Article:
Archive | December, 2007

Keeping It and Never Letting Go

31 Dec

Juan Cole, reporting on the Palistan People’s Party’s decision to run Makhdum Amin Fahim for prime minister on January 8th, takes a good swipe ridiculing the party of feudalism the PPP is determined to remain.

The PPP during the past two decades has been internally split between a rising middle class urban leadership and the old landowning families. An alternative to Fahim would have been the smart Punjabi lawyer, Aitzaz Ahsan, who was jailed for protesting the dismissal of the justices, and is admired by a lot of the urban activists. Despite Benazir’s own education abroad, her instincts (and now those of her widower) was always to "run the feudals," and to depend on the landlords’ ability to get out the vote among their own (largely illiterate and repressed) peasants.

The PPP leadership had a chance to become the party of the future and to galvanize the new middle class, which has spearheaded the challenge to Musharraf over his gutting of the judiciary. It has instead run the feudals again. Fahim seems to me unlikely to generate the sort of excitement that Aitzaz Ahsan would have. But then, the PPP will probably get a big sympathy vote. Once in power, however, unless it pursues policies that benefit urban classes, it will find itself eclipsed.

So, Pakistan=Fief, People=Lord, Party=Clan?

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Pakistan’s Shaky Aristocracy

31 Dec

The coming-out party for the son of Pakistan’s slain former prime minister, Benazir Bhutto, and Asif Ali Zardari, now christened for his new role as titular leader of the Pakistan people’s Party (PPP), Bilawal Bhutto Zardari, demonstrates the fragility of republican institutions in Asian states. Zardari is 19 years old. Furthermore, he’s not even a college graduate, or even, as he admits, knowledgeable about his own country. Zardari’s father and a committee will actually run the PPP.

Matthew Yglesias points out . Pakistan is also prone to military coups. But, within the context of the continent – setting South Asian dynasties apart – where Japan’s prime minister is the second in generations, ROK’s conservative party includes the daughter of an assassinated dictator, and DPRK’s regime is unabashedly communist and dynastic, perhaps it’s fitting to call Asian states elective aristocracies.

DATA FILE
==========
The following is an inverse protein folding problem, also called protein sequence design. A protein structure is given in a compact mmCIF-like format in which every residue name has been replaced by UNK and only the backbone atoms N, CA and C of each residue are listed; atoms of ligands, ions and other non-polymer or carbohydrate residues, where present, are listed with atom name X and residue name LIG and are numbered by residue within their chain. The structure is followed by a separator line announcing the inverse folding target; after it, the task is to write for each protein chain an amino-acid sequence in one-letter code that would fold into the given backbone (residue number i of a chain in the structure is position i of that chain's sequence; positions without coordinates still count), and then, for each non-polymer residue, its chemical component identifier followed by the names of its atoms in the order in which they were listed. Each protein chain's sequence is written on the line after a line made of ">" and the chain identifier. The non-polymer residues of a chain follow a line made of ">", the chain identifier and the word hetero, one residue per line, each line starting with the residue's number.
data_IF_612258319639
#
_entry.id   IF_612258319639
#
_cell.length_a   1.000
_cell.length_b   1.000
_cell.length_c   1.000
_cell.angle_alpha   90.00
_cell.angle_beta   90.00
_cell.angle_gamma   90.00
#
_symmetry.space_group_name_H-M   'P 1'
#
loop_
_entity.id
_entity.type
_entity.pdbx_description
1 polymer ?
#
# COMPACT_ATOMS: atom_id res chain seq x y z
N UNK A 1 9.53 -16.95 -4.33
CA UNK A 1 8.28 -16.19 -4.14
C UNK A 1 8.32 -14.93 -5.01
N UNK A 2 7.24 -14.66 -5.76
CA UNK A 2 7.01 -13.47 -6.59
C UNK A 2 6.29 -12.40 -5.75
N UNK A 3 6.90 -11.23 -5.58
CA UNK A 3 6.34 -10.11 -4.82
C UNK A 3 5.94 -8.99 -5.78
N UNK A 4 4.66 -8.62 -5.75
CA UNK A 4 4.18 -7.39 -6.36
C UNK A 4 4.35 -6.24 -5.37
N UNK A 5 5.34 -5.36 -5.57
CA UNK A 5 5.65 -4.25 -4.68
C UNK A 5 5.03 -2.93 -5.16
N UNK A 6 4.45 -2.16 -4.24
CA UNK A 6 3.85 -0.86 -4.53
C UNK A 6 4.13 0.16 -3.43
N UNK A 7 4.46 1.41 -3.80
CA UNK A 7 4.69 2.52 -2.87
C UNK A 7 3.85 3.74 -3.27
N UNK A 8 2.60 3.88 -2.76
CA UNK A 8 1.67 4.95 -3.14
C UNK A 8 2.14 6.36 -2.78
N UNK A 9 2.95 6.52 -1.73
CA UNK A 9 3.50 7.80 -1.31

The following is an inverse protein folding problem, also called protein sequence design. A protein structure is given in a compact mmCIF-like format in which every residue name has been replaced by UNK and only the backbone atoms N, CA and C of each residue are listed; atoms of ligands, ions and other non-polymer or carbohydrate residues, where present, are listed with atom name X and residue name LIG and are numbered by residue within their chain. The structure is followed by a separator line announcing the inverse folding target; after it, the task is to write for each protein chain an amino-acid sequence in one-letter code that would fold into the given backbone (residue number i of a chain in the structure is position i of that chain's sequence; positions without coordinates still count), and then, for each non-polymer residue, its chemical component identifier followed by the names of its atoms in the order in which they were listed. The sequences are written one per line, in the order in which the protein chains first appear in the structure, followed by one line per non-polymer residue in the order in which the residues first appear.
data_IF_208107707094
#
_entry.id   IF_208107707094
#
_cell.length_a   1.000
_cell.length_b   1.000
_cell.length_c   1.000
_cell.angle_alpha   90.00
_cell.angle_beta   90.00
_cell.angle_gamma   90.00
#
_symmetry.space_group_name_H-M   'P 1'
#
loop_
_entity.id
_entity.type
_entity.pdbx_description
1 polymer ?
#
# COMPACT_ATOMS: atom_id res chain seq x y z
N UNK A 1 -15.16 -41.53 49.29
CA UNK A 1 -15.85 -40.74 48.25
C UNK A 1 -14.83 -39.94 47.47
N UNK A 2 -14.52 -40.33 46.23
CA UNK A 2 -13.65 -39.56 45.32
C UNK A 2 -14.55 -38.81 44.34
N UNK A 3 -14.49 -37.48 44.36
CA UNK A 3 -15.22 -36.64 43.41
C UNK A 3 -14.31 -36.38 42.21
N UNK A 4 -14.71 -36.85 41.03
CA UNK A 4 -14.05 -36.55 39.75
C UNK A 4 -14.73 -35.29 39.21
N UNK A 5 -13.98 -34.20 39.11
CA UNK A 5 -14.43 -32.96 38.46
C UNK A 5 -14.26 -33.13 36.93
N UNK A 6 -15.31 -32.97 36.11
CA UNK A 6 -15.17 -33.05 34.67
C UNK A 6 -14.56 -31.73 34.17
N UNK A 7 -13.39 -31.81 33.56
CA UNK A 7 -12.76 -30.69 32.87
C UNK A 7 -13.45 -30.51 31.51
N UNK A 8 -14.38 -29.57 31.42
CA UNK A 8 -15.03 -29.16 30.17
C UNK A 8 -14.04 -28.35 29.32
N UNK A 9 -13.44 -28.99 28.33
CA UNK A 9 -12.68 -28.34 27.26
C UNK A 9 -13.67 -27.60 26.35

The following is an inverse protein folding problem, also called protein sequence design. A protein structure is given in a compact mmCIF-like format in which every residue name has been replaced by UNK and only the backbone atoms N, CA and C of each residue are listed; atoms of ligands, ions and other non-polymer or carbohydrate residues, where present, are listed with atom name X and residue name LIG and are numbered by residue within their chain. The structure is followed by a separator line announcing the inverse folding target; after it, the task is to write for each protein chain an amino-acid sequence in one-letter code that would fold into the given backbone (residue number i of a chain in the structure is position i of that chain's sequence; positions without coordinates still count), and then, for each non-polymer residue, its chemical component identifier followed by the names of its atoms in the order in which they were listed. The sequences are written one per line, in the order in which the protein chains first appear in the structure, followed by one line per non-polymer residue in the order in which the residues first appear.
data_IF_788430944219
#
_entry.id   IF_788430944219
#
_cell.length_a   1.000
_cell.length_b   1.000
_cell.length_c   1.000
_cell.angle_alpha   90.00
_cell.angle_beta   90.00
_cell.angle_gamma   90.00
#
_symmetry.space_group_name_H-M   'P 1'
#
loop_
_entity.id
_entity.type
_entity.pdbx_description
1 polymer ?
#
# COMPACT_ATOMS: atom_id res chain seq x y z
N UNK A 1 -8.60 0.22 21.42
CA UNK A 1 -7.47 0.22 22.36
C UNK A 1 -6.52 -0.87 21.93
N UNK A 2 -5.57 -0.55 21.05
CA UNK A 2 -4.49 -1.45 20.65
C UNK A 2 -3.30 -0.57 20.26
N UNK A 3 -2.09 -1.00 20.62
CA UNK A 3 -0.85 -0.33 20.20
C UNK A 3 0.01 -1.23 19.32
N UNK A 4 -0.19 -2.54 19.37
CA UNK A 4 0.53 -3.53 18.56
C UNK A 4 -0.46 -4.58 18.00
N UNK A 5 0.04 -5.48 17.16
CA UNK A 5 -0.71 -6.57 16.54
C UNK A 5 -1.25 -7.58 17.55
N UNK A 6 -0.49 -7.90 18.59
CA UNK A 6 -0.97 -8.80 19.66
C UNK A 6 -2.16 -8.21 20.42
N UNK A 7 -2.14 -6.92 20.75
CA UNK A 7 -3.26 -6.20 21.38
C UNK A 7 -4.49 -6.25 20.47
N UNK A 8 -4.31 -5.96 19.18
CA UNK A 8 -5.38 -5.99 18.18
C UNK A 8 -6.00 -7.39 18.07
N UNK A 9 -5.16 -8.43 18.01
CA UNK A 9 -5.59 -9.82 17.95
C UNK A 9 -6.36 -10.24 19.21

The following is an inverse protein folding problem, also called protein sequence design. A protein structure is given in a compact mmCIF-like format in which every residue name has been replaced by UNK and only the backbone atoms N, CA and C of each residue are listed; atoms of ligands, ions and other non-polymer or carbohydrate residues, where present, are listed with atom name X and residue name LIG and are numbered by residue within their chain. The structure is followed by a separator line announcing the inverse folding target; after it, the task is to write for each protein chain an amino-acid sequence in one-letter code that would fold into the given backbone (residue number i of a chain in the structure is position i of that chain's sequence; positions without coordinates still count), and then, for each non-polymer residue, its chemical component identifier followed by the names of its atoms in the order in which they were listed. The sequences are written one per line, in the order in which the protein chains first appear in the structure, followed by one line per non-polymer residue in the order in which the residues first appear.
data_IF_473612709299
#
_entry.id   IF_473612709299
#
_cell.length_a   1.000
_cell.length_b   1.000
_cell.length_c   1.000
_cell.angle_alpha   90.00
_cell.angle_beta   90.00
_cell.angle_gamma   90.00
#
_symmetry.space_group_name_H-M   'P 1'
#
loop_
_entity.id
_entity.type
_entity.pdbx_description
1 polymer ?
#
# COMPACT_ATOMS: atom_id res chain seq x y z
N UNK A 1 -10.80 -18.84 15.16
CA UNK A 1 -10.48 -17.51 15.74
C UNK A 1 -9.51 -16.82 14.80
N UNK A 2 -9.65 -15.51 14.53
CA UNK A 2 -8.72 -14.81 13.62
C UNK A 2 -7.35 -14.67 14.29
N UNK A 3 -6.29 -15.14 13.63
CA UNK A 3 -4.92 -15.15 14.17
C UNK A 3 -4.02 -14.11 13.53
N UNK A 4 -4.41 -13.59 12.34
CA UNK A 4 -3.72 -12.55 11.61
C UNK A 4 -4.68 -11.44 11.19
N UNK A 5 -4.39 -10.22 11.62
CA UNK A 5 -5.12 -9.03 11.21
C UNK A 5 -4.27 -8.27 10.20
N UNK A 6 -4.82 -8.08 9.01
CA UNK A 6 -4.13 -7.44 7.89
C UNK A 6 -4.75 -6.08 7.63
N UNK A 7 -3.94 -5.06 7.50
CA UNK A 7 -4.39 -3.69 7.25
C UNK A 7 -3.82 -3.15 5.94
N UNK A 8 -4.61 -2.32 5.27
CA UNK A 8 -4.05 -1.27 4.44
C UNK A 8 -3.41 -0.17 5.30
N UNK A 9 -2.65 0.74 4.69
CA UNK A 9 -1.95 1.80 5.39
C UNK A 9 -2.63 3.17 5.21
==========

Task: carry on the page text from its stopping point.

The younger Zardari’s rise echoes the chilling, emotionally resonant path of his mother, who was thrust into public life after her father, Zulfikar Ali Bhutto, was hanged in 1979 by order of the military ruler, General Mohammad Zia ul-Haq.

Shortly before the official announcement of his ascension at a crowded news conference came a ceremonious rearrangement of the dais. His newly constructed name was pinned to the back of a high-backed red chair, which was then adorned with a cushion and placed at the center of a long table. He entered, dressed in a black salwar kameez, the traditional long tunic and pants, and Armani glasses, biting his lips and carrying a portrait of his mother. He promised to carry on his mother’s legacy as "a symbol of the federation."

Rehman Malik, a senior party official, said Bhutto had asked him to coach her son in the basic workings of politics and government, from teaching him how to assess others to taking him to the halls of Parliament.

"She has groomed up her husband," he said. "She was grooming her son also. She was telling me many times he will grow up and take over the party."

For his part, the younger Zardari said he had discussed with his mother the prospects of entering politics, but avoided getting into details about who would take over after her. "We always tried not to have this specific conversation because we hoped this day would come, if not never, then far, far in the future," he said.

The more pertinent question is whether this will make Pakistan more stable. Suicide bombers again detonated themselves, and to investigate Ms. Bhutto’s assassination.

The growing questions about Bhutto’s assassination have led to calls for an international, independent investigation. While the government dismissed that idea, U.S. officials said Pakistan was quietly consulting with other countries about the conduct of the probe, suggesting the country wants to ensure its findings are seen as credible.

Interior Ministry spokesman Javed Iqbal Cheema defended the government’s ability to carry out its investigation. He said an independent judicial probe should be completed within seven days of the appointment of its presiding judge.

"This is not an ordinary criminal matter in which we require assistance of the international community. I think we are capable of handling it," he said.

Would a less aristocratic Pakistan be any moe likely to face this issue? Even if Pakistan were stable in the way India is, would bureaucrats want to disclose their secrets any more readily?

WP 2.3.2 Upgrade in Progress (Updated)

31 Dec

(11:31) Upgrade is complete. Due to a slow connection and some server problems, it took awhile and some TLC!

I will start the upgrading process for WP 2.3.2 in a few minutes. Please excuse the inconvenience.

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